BOSTON — BOSTON -- The moment of transformation caught even the astute trainer by surprise.
On Oct. 28, 1994, the ever-vigilant Bill Mott casually walked an undistinguished, though intriguely named, racehorse to the paddock at Aqueduct in New York. After watching the horse struggle through four dismal races on the turf, Mott had decided to give him a chance on dirt.
And that day, a Maryland-bred named Cigar, until then destined for a career of numbing third- and fourth-place finishes in throw-away allowance races, turned into a racehorse destined to become one of the greatest thoroughbreds in history.
That day over Aqueduct's one-mile dirt course, Cigar sizzled to an eight-length victory.
L "Our jaws dropped open after the race," Mott said this week.
That was just the beginning. Cigar won his next 13 races in a row -- all on dirt and at eight different tracks, including one halfway around the globe against the best horses in the world.
Today, the 6-year-old Cigar seeks his 15th straight in the $250,000, 1 1/8 -mile Massachusetts Handicap at Suffolk Downs. A victory would place him within one of Citation's 20th-century North American record.
Cigar's opposition is a quintet of ordinary horses. Yet he faces a formidable task. For the first time he must carry 130 pounds -- jockey, saddle and lead weights used in handicap races for older horses. That is 19 to 22 pounds more than his opponents will carry today.
Cigar already has raced and won with 128 pounds. So what difference can two pounds make?
"Every horse has a breaking point," said Cigar's jockey, Jerry Bailey. "It's like a weightlifter who can jump up 15 pounds with no problem. But that 16th pound might be an impossible task."
Citation, who in 1950 won his 16th straight race, lost his bid for No. 17 when, for the first time, he carried 130 pounds.
That probably wasn't the only reason Citation faltered. He had just resumed racing after missing all of 1949 because of an injury.
Cigar returns to competition after his own travails: A foot injury and the most punishing race of his life, the $4 million Dubai World Cup in the United Arab Emirates. Cigar's courageous run March 27 down that long homestretch in the desert left even cynical racing fans in tears.
AFor the first time since that jaw-dropping win at Aqueduct, Cigar confronted a serious challenge in the stretch and, for one sinking moment, looked as if he would lose. But, in the words of Ted Carr, who oversaw Cigar's care as a youngster in Kentucky:
"He reached down into his heart, and he found another gear. He looked that other horse in the eye as if to say, 'Let's go. You're not going to pass me no matter how many times we go around this track.' "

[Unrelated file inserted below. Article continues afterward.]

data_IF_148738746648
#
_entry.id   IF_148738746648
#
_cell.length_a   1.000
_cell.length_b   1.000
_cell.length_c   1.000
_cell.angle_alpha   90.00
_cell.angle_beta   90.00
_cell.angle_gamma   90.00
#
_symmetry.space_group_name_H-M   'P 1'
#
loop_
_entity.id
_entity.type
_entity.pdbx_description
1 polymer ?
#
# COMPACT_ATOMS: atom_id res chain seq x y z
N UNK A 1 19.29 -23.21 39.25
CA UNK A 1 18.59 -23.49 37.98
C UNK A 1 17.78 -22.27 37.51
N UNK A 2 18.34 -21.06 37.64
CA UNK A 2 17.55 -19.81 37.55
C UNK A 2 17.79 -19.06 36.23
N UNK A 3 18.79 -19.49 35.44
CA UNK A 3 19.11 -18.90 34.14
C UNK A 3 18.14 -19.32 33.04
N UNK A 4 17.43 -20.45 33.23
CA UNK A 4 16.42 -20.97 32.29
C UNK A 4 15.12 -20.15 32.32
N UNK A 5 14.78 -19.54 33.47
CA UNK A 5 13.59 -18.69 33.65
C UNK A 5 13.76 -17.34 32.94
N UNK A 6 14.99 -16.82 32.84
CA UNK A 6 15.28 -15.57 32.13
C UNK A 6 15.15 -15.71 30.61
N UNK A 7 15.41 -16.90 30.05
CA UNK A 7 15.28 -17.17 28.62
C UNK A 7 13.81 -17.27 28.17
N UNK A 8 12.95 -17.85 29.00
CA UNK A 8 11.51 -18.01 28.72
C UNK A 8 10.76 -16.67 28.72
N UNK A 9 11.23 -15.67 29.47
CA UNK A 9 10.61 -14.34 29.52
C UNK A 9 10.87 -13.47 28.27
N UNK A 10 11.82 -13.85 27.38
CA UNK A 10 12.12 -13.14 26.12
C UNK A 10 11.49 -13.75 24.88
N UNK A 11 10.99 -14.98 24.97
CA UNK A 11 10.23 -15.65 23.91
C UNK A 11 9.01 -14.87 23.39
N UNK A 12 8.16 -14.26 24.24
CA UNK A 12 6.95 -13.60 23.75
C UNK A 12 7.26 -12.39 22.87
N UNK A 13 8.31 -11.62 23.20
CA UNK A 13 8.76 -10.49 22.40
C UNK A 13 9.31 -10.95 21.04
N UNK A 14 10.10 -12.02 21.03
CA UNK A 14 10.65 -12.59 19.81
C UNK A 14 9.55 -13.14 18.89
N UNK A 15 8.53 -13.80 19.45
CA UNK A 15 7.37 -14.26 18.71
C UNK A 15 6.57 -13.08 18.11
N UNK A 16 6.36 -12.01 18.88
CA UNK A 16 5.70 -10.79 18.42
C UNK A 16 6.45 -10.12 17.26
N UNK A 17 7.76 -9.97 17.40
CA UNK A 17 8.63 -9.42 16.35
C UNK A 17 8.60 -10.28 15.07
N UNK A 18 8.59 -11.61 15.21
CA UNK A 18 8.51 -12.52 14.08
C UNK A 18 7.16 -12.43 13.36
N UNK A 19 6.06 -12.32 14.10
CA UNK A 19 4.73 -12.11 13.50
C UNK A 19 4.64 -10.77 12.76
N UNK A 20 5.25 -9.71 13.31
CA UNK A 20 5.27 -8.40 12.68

Carr is manager of Brookside Farm, about 20 miles west of Lexington, where an unnamed, unimposing colt resided in 1990. The "tough little son of a gun," in Carr's words, arrived that year in July after spending his first three months at his birthplace, Country Life Farm in Harford County.
Cigar was born in Maryland, even though both sire and dam were owned by the aviation tycoon and Kentucky horse breeder Allen E. Paulson, 73. Paulson had sent one of his broodmares, Solar Slew, a daughter of the 1977 Triple Crown winner Seattle Slew, to Country Life Farm in February 1990.
Solar Slew was pregnant, and after giving birth she was to be bred to one of the farm's stallions. On April 18, Solar Slew gave birth to a son of Palace Music, an undistinguished stallion who had raced mainly on turf.
The foal, who in Maryland always will be "the Maryland-bred Cigar," returned in July to Brookside Farm, where he was conceived.
"He was a nice colt," Carr said, "but you wouldn't look at him and say, 'This is going to be a world beater.' We figured he was just an average yearling in the group."
But he was tough. Once, apparently spooked by a deer, he ran into a fence, ripped open his right shoulder, took 30 stitches and acted as if it all was standard operating procedure.
And he was rough. The farmhands nicknamed him "Hammer."
"I guess he thumped a few of them on their heads; pawed them, you might say, when they were working on him," Carr said, laughing. "Yeah, he had some fight in him."
"Hammer" got a name when Paulson, an avid pilot, named the colt after an aviation checkpoint, "Cigar," in the Gulf of Mexico between New Orleans and Tampa.
Cigar did not race as a 2-year-old because he was gawky and lacked muscle development. And then as a 3-year-old in California, he raced mainly on turf, as his father did, but with little success.
That is why Cigar never competed in the Kentucky Derby, Preakness or Belmont Stakes -- races on dirt for 3-year-olds. And that is why many Americans, who cannot name a horse race outside the Triple Crown, never heard of Cigar, even as his string of victories inched toward the historic.